If they did, how on earth would you be able to adjust your seat? Indeed, it encourages one to rely on the information all the tech offers the driver, thus deskilling him. Does that make the car more intelligent than the driver? It would like to be, future incarnations by Mr. Honda probably will be and while it’s clear that soon the driving bit of driving will be done by the car as well, this car is probably much safer, if a ton and a half of steel moving at speed controlled only by a semi-intelligent human can ever be described as safe.

8 thoughts on “But Will It Do the Washing Up?”

  1. Good morning Dave. Thanks for a vivid and entertaining description of your new car, nicely illustrated with some lovely, atmospheric photos. Your description of the A-pillar blind spot being large enough to obscure a meteor shower made me smile! Being a Honda, all of that expensive tech should prove to be highly reliable.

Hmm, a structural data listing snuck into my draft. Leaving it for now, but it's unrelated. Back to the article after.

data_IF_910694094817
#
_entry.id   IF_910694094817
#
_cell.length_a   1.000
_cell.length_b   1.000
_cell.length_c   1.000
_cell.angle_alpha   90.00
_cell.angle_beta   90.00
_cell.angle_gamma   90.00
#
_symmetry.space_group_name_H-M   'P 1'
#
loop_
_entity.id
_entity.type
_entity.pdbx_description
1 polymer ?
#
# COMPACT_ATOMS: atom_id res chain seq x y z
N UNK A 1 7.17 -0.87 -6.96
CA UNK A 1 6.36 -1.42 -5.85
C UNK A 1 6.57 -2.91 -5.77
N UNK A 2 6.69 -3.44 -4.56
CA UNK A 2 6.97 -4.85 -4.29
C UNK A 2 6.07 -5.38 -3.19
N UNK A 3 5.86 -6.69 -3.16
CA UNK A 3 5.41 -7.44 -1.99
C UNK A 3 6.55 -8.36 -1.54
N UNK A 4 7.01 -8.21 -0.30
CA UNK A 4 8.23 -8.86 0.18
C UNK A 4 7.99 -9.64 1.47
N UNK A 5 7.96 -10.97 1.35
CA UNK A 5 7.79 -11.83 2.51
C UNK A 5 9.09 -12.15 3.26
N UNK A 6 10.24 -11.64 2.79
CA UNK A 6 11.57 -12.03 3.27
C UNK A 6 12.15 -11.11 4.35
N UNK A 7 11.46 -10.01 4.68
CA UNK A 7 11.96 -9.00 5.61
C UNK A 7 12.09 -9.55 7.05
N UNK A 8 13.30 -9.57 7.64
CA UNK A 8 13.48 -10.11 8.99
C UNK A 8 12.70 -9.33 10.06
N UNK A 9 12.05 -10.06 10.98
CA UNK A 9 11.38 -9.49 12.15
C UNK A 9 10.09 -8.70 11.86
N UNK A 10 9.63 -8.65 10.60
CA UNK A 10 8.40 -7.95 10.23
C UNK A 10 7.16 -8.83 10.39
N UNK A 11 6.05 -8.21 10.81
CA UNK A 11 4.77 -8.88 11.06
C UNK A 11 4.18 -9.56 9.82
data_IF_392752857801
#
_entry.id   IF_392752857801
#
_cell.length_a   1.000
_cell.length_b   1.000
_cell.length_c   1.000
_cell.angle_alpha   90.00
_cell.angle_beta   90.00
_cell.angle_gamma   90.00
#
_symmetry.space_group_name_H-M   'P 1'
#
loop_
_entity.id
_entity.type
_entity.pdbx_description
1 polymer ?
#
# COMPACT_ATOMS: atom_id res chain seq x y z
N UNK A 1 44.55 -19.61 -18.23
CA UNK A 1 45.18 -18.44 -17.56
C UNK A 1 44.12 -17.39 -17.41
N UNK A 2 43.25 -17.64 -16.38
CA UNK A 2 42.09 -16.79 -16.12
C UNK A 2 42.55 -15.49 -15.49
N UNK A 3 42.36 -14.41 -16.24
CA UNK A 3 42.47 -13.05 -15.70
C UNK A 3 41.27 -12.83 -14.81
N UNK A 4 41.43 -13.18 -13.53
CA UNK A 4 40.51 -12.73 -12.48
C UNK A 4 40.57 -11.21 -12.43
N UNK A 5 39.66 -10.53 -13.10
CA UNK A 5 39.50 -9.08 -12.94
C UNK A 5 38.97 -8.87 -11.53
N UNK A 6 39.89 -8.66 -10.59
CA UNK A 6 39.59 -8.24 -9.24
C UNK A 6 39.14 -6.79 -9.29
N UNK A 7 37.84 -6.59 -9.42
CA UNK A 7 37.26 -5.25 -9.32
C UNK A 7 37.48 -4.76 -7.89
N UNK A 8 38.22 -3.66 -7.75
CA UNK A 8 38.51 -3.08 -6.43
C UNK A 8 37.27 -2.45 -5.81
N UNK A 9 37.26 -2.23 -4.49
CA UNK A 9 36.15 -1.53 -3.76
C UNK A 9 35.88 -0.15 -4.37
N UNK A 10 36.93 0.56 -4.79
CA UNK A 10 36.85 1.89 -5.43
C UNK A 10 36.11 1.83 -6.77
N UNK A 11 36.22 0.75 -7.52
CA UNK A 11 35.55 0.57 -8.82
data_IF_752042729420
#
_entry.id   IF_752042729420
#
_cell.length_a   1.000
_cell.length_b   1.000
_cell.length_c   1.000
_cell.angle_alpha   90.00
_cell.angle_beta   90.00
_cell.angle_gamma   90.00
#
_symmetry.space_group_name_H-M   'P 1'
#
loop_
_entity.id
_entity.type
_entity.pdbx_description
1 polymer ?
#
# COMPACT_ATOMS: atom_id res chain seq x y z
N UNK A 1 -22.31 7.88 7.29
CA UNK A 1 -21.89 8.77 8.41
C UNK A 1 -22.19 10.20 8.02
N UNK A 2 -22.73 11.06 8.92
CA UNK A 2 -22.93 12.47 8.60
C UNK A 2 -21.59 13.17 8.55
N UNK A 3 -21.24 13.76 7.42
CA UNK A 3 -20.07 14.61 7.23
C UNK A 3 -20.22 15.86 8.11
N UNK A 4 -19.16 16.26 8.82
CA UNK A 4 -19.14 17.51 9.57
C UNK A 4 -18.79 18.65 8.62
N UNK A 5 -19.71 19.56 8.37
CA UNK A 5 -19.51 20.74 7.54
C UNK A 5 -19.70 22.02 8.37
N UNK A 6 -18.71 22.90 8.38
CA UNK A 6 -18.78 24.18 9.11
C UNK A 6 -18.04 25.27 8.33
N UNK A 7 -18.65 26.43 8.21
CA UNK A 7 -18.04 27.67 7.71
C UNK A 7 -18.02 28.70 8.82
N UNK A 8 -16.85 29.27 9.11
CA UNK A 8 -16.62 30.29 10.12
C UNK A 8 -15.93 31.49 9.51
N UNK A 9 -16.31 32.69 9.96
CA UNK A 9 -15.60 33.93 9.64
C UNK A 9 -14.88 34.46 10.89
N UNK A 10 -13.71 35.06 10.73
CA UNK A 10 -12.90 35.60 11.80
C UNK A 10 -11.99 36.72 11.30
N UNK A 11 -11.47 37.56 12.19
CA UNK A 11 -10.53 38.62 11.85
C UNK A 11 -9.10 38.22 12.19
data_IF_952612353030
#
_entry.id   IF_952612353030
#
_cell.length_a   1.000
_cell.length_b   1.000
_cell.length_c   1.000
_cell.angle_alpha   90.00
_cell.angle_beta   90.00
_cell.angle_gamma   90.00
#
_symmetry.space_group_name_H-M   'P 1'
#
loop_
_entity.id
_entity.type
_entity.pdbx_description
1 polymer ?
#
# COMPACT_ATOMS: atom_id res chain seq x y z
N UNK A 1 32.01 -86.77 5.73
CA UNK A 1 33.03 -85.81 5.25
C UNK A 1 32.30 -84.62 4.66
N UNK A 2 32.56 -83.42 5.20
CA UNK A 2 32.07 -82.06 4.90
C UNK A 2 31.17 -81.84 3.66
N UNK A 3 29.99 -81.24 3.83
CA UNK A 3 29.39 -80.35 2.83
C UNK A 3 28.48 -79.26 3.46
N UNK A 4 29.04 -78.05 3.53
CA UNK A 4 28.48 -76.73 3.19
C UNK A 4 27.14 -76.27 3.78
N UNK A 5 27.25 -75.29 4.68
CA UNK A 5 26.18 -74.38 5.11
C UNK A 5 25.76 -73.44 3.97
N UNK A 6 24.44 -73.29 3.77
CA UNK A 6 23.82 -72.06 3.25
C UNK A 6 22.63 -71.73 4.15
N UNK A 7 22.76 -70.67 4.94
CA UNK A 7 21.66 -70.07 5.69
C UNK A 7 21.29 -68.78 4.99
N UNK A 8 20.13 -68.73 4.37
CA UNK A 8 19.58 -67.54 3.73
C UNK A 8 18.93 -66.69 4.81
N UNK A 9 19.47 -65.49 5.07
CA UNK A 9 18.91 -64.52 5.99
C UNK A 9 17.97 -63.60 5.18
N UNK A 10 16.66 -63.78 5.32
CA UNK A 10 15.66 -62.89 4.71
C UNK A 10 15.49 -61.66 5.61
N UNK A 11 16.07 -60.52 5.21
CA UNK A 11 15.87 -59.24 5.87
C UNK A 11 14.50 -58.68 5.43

Your piece encouraged me to find a larger photo of the whole car:

    These days I expect to find Honda designs not to my taste, but your Civic estate really is rather sleek and nicely resolved, and in a great colour too.

    Best of luck with your Civic. I hope it gives you long reliable and enjoyable service.

  2. It’s a Honda, at least, so you should be reassured about the reliability of all those electronics. It is unlikely this car will ever break down.

    Your comments about claustrophobia and visibility do highlight a significant drawback of the ‘monobox’ profile. We used to run a Honda FRV (spacious, reliable and in many ways very well suited to purpose) that had a similar extreme rake to the A pillars. And very significant blind spots as a result. In time you learn to move your head to look around them at junctions, because the feeling that a cyclist or pedestrian ‘appeared from nowhere’ is disconcerting and alarming, but it is a significant flaw.